Personal shame is the great instigator of secrets. In Marie NDiaye’s novel Ladivine (Knopf, 2016, tr. Jordan Stump), one woman’s denial of her race and parentage creates a legacy of pain and estrangement. Clarisse leads a seemingly ordinary life, working and taking care of her husband and young daughter. But she hides from everyone, even her husband, the monthly trips that she takes to Bordeaux to visit a modest, mixed-race cleaning lady, Ladivine, who also happens to be her mother. No one in Clarisse’s life knows a thing about her mother and, in fact, Clarisse has led them to believe that her mother has been dead for years. In turn, Ladivine, who knows her daughter only by her birth name, Malinka, is totally ignorant of her daughter’s life to such a degree that she is unaware that Malinka has a daughter of her own. During Malinka’s visits, Ladivine is cowed into silence, certain that any curiosity she demonstrates about her daughter will cause the visits to end.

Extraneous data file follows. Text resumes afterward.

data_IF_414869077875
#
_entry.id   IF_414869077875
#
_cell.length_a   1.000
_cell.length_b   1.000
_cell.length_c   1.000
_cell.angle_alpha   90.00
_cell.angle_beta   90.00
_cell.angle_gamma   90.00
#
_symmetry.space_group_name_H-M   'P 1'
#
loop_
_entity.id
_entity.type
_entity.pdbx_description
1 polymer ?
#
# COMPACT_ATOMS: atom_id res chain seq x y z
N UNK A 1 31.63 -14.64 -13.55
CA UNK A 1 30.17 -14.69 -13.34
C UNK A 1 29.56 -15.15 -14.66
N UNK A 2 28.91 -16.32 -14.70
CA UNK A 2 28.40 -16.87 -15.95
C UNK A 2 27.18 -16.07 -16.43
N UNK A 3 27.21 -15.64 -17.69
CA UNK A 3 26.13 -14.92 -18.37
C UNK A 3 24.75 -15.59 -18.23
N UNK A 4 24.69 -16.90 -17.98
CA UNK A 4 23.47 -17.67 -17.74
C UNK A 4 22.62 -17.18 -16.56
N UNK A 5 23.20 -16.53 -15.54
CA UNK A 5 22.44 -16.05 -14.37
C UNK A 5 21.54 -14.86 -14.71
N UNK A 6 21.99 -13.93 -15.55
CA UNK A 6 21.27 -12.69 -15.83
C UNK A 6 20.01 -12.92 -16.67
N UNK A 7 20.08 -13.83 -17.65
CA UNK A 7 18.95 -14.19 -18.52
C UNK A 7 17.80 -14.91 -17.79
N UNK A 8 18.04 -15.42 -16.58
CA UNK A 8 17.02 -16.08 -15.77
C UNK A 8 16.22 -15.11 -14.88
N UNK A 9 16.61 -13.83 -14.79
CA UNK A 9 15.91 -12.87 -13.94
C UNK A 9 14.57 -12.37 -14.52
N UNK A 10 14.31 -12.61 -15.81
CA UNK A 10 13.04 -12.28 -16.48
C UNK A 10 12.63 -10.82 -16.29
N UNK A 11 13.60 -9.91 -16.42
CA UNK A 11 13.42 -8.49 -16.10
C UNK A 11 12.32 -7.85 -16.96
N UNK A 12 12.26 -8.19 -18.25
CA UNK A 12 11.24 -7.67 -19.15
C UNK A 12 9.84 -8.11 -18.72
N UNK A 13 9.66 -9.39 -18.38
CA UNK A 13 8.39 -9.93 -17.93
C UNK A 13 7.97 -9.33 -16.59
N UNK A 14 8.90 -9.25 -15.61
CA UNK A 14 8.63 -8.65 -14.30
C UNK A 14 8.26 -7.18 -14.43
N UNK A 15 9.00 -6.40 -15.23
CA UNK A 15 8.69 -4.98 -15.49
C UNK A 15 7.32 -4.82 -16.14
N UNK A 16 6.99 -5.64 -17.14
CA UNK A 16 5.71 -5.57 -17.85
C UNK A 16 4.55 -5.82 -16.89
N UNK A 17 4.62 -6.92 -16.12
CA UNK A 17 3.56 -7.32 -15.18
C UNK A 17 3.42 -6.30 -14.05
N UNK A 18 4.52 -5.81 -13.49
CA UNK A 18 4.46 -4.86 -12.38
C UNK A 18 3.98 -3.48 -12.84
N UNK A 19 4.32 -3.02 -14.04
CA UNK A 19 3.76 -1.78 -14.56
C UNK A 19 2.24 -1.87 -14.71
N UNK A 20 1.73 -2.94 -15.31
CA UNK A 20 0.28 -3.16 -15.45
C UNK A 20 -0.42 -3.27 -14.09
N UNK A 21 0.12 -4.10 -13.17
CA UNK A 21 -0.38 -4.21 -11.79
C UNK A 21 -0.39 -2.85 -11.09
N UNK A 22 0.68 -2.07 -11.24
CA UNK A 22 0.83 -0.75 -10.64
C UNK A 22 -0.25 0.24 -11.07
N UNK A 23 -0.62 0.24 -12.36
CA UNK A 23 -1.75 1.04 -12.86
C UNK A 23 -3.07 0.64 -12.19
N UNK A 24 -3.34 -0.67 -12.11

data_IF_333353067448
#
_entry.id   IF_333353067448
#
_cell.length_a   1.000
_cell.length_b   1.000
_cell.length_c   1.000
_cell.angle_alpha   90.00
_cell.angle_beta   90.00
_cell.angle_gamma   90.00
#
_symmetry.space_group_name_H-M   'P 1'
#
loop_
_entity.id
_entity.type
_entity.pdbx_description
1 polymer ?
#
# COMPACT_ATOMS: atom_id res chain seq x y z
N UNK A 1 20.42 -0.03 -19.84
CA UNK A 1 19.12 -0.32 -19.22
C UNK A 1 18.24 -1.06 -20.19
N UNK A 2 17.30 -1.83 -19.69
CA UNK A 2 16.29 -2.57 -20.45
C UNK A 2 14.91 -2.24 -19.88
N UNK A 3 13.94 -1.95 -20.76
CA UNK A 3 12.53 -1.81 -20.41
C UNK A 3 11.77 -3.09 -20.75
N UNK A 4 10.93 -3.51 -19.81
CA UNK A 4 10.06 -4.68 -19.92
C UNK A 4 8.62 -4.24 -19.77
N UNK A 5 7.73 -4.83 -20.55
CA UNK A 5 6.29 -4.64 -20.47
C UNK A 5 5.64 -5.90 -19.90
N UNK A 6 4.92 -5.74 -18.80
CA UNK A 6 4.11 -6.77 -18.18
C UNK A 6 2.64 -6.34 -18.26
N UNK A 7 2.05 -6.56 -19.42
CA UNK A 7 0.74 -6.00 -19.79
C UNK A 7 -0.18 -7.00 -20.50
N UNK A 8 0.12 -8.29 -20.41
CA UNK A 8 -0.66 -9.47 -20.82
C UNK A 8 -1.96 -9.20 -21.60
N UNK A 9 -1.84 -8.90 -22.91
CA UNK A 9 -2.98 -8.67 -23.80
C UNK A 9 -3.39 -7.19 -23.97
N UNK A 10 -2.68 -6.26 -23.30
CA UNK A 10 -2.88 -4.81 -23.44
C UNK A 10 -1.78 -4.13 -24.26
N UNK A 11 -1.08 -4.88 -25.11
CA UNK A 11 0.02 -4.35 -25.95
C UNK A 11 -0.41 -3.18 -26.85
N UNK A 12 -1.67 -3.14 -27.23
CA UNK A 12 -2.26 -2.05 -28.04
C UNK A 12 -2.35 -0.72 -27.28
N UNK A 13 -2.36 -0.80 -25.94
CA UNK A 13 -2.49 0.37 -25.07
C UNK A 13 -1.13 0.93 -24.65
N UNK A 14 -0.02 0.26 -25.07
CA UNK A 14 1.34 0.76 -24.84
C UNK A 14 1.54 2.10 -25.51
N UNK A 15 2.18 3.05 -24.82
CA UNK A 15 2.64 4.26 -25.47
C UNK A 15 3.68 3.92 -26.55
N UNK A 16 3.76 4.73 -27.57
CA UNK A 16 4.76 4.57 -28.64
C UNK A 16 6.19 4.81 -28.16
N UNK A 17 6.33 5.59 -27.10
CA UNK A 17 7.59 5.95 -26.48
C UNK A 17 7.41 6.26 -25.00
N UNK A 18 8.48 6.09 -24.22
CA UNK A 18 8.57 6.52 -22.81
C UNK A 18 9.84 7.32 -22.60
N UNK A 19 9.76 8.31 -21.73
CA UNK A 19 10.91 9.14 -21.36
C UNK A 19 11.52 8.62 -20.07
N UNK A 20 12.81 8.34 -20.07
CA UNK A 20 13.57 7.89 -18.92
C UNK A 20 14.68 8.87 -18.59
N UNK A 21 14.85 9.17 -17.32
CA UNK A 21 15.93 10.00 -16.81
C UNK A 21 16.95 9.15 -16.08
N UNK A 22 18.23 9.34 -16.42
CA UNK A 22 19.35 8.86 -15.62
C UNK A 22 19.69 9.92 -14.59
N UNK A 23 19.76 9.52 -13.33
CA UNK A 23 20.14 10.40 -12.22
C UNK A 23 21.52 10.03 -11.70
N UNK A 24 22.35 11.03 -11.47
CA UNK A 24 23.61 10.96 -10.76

NDiaye lays bare Clarisse’s conflicted and intense feelings about her mother, “the servant”—a toxic slurry of distain and pity, contempt and respect. The author’s skill in depicting this mix and sustaining its palpable immediacy is breathtaking. Although she recognizes her outrageous cruelty to Ladivine, Clarisse remains steadfast in her refusal to be “the daughter of a woman of no consequence.” The repercussions of Clarisse’s choice are painful and lasting. Instead of setting her free, Clarisse’s ostracism of Ladivine entraps her in self-denial, estrangement, and overwhelming guilt. Clarisse/Malinka transforms herself into something unknowable, empty, yet pulsating with silent, angry regret. When Clarisse dies, the novel’s focus turns to her grown daughter, who now has her own family and the unsettling memories of a mother who was, and will remain, an enigma.